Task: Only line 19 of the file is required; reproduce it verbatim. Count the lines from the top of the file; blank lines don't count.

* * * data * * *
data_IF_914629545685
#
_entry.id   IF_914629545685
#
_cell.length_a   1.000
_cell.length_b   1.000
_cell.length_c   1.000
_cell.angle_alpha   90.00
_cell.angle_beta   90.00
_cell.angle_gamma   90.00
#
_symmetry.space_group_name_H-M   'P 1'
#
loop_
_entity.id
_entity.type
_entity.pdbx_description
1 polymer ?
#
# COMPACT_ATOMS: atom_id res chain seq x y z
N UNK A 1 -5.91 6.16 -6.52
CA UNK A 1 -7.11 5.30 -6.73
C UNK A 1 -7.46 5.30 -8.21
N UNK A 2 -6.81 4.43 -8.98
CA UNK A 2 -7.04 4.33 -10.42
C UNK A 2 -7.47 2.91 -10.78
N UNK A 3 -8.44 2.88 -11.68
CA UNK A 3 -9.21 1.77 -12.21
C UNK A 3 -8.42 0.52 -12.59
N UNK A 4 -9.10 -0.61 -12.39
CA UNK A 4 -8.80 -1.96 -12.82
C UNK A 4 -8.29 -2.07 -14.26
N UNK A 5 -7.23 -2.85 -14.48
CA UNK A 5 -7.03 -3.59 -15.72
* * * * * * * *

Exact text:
#